BRINGING SCIENCE TO TREATMENT

Advice to discharged athletes: don’t play right away

2020 Juventus’ Alex Sandro receives medical attention after sustaining an injury REUTERS/Massimo Pinca

Athletes quarantined or ordered to stay home, especially ones who were previously furloughed due to injury, have limited opportunities to exercise in a way that simulates match play. Once communities lift the social distancing guidelines, those on the injured list will be healed enough to return to play. However, will they be more vulnerable to injury after this hiatus? A Swedish study sheds some light on how the frequency of training after injury impacts vulnerability once athletes return to play.

Scientists chose to examine the incidence of injuries in elite soccer players returning to match play after an injury for a couple of reasons. Firstly, the rate of injury in match play is known to be much higher (seven times more) than in training(1). Secondly, the greatest predictor of injury in soccer is a previous injury(1). Therefore, researchers wondered how to lower the risk of previously injured athletes returning to competition. They hypothesized that the number of training sessions the athlete participated in between being cleared for return to play and their first match game influenced their injury risk.

The study analyzed data already collected from a previous prospective cohort study of elite European soccer club teams from 2001 to 2007. During this time, the teams reported 16,087 injuries(1). The study followed 4088 injured players from 64 premier teams in the Union of European Football Association.

The Swedish researchers defined injury as

 “any physical complaint sustained by a player that resulted from a football match or football training and led to the player being unable to take full part in future football training or match play(1).”

They described return to play as medical clearance to resume training and match play. The paper did not indicate if the players continued with rehab activities in addition to training once they returned to team workouts, nor did they give details about their injury and rehab. The study excluded injuries if the player missed less than eight days of play, their first match back was a friendly or otherwise practice match, or the first match wasn’t played within 10 training sessions after medical clearance. That left the researchers with 4,805 injury episodes to analyze.

They sorted the injured athletes into groups that experienced zero/one to 10 training sessions before first match play after clearance to return to sport. Over 75% of the athletes participated in five or fewer training sessions before their first match. They then analyzed the 10 groups during their opening match to discover how many of the athletes in each group suffered another injury during their first match back? Of the 4,805 athletes, 219 experienced a subsequent injury during their first return match. They determined that athletes returning to match play had a 4.6% risk of reinjury and a rate of injury at 46.9 injuries / 1000 match hours(1). This rate was significantly more than the 25.0/1000 match hours rate of injury in regular match play.

Did the number of post-rehab training sessions affect an athlete’s injury risk? The researchers found that the odds of suffering another injury decreased by seven percent for every training session completed prior to match play. Therefore, the more trainings athletes participate in before they return to competitive play, the less likely they are to suffer another injury.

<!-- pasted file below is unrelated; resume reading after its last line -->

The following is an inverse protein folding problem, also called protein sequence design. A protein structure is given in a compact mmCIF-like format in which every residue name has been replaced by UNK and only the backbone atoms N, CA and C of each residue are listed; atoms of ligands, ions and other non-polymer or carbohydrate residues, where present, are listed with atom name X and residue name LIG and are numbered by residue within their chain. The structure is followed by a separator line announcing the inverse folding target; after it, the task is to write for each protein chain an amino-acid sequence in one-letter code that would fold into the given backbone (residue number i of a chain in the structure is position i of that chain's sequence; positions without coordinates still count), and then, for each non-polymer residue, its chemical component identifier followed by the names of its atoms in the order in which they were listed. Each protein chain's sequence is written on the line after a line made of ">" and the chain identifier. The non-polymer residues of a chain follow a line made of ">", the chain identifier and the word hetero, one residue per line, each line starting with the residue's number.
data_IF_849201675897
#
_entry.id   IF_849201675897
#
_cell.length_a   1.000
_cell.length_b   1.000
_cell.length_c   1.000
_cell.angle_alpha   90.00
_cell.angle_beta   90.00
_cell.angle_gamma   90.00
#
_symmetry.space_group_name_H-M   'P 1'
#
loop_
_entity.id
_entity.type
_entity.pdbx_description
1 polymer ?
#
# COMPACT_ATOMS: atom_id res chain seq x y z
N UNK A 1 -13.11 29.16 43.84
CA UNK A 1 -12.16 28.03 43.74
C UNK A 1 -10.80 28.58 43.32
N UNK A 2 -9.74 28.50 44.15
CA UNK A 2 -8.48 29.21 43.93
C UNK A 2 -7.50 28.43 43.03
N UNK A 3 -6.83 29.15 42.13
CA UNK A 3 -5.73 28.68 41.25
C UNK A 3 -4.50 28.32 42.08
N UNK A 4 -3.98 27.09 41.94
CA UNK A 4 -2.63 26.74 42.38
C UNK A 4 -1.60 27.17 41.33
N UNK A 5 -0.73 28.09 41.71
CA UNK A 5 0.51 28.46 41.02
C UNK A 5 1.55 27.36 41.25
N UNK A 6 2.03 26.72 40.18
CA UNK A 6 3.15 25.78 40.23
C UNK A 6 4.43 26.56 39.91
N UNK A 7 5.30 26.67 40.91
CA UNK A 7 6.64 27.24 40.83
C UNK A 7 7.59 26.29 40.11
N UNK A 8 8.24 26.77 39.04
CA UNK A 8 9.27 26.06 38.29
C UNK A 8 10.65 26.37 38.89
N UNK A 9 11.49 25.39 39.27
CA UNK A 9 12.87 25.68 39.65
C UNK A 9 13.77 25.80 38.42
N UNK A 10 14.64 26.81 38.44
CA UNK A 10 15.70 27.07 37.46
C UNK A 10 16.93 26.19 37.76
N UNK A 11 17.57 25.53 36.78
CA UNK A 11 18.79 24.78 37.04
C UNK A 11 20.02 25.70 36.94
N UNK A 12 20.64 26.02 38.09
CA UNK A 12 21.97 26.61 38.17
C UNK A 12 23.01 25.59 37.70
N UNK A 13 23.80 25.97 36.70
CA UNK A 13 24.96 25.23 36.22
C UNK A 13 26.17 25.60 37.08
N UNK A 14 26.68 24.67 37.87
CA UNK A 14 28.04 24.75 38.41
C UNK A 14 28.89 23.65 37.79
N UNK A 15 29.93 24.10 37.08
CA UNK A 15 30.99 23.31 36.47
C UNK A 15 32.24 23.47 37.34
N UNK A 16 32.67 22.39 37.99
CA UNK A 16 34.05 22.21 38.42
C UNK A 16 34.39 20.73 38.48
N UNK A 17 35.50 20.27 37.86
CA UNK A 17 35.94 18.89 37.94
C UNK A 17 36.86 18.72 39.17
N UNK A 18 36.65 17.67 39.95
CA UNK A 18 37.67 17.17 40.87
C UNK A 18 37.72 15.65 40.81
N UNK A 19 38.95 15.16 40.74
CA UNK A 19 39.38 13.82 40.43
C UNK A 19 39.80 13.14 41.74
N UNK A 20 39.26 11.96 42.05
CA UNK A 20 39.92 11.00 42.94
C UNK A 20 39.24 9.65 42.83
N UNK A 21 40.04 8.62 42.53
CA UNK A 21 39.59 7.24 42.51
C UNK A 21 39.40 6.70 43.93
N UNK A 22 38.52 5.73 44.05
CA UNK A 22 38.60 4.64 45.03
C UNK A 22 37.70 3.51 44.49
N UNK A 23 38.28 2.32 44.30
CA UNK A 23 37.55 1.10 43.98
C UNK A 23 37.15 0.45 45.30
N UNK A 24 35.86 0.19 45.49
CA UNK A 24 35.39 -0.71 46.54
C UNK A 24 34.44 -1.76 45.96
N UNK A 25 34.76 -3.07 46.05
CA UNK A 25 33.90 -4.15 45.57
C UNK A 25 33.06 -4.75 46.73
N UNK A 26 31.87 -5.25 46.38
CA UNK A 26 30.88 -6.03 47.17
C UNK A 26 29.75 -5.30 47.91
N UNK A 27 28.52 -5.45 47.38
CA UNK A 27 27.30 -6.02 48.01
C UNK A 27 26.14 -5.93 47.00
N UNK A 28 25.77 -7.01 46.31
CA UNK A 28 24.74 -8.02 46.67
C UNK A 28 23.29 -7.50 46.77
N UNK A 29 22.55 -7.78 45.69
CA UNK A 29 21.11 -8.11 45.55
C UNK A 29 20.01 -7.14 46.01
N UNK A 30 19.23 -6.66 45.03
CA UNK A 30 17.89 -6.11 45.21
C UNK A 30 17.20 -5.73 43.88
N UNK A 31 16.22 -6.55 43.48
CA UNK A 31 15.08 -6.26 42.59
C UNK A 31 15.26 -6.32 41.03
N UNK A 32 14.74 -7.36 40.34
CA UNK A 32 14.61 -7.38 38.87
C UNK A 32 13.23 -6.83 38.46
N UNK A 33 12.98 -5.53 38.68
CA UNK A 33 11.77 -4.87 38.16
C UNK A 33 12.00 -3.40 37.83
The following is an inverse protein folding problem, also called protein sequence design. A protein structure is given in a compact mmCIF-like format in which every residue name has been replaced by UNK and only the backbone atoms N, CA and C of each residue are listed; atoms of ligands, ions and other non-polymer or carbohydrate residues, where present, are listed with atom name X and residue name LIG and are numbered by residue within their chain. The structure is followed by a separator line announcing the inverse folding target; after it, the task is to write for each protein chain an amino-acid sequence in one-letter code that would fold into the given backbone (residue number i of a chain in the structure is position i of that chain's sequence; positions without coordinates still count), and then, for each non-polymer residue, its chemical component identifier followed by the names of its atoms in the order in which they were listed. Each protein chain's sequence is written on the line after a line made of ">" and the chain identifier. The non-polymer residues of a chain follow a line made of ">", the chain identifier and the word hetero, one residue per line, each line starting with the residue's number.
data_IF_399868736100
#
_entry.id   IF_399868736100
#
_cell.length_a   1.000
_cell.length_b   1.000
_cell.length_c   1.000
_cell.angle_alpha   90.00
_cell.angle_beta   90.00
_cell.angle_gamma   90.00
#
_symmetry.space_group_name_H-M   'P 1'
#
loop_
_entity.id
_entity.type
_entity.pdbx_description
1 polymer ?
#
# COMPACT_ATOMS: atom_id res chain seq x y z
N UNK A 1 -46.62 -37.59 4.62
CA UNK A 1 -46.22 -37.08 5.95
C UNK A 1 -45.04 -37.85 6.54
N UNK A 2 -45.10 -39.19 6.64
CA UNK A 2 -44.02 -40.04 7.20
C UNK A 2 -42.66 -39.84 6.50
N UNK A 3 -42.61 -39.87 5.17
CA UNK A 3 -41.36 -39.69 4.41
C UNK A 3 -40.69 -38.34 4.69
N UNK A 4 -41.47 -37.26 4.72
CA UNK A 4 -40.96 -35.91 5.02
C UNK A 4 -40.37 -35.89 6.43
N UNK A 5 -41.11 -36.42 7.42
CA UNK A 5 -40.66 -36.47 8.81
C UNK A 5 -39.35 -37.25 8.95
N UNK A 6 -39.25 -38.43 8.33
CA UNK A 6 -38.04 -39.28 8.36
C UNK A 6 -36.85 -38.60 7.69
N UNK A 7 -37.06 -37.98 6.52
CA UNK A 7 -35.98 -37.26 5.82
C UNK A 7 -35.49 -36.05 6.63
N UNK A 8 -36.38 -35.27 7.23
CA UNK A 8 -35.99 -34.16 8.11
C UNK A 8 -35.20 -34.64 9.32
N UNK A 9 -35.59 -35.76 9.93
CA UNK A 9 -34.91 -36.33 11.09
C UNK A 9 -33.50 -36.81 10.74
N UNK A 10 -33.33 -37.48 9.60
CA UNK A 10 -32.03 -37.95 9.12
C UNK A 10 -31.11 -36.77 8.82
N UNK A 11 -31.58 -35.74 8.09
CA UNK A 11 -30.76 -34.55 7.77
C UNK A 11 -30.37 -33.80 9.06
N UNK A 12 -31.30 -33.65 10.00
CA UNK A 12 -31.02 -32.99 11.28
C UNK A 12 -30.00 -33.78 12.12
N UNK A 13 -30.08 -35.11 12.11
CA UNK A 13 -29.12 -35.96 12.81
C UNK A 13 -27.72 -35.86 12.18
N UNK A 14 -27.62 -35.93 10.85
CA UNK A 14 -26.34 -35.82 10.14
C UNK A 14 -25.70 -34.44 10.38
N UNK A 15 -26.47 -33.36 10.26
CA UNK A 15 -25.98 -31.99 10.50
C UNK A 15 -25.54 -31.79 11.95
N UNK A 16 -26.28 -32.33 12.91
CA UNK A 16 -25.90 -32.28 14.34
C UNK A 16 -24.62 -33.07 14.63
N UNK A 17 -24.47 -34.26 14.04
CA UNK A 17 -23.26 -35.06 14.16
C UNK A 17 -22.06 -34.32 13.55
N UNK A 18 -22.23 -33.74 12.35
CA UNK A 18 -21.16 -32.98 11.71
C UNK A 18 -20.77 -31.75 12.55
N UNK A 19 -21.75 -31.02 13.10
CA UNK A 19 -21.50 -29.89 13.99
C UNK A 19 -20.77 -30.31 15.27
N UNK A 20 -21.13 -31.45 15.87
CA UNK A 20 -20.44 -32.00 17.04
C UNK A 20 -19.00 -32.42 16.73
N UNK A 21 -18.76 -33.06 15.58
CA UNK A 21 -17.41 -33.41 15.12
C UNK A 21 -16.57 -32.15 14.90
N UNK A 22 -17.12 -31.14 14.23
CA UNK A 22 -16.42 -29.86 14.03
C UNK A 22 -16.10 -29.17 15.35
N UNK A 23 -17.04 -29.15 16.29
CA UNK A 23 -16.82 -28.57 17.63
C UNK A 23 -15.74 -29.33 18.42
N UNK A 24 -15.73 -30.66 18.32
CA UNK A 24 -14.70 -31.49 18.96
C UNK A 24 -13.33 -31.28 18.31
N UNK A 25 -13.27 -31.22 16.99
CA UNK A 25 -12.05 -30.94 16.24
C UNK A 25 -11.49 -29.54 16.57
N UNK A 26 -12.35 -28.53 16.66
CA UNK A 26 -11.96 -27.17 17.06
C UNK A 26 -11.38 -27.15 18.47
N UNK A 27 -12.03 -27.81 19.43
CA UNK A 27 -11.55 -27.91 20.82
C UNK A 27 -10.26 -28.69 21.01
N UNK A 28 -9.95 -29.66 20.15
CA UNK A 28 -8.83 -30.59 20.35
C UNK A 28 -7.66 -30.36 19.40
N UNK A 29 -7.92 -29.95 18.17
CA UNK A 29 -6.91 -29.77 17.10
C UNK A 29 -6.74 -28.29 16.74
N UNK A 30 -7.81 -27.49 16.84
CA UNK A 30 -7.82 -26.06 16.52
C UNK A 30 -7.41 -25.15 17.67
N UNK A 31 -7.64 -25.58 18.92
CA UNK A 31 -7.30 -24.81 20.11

Ready or not

Athletes play much harder during competition than simulation. This exertion has to do with motivation to overcome fatigue, as explored here. A recently-recovered athlete may not tolerate the sudden increase in load from rehab to competition and could subsequently suffer another injury. While team training appears to be a necessary bridge between clinic-based rehab and competing, this study may point to a lack of adequate effort during rehab.

The role of rehabilitation is to prepare the patient to return to their full function, whatever that may be. The rehab goals for a stroke victim might be to independently transfer to their wheelchair, or ambulate safely to the kitchen. An athlete should have similarly appropriate goals before discharge. Evaluating strength and range of motion in a vacuum does nothing to ensure that the athlete is functional in their environment.

To simulate an athlete’s competitive situation requires more space and effort on the part of the clinician. It demands that the therapist evaluate tolerance to loading by looking at the biopsychosocial issues that surround pain and fatigue to gauge if the athlete lacks the ability or rather, the motivation to exert the effort. The athlete may also need to take responsibility for their preparation by doing aerobic and strength workouts outside of the clinic to stay fit and strong, in addition to the therapeutic exercise. If the rehab professionals don’t take the initiative to offer this type of transitional training before return to sport, they must inform the team that the athlete needs further game-like conditioning.

According to this study, to decrease the chance of reinjury, previously injured elite soccer athletes should participate in a minimum of five additional training sessions after discharge from rehab before returning to play. When the limits on social distancing are lifted, and athletes return to competition, coaches should be careful not to resume match play too quickly. Requiring players to participate in 10 training sessions before competitive play resumes may have a protective effect in keeping returning players injury-free.

Reference

  1. B J Sports Med. 2020;54:427-432
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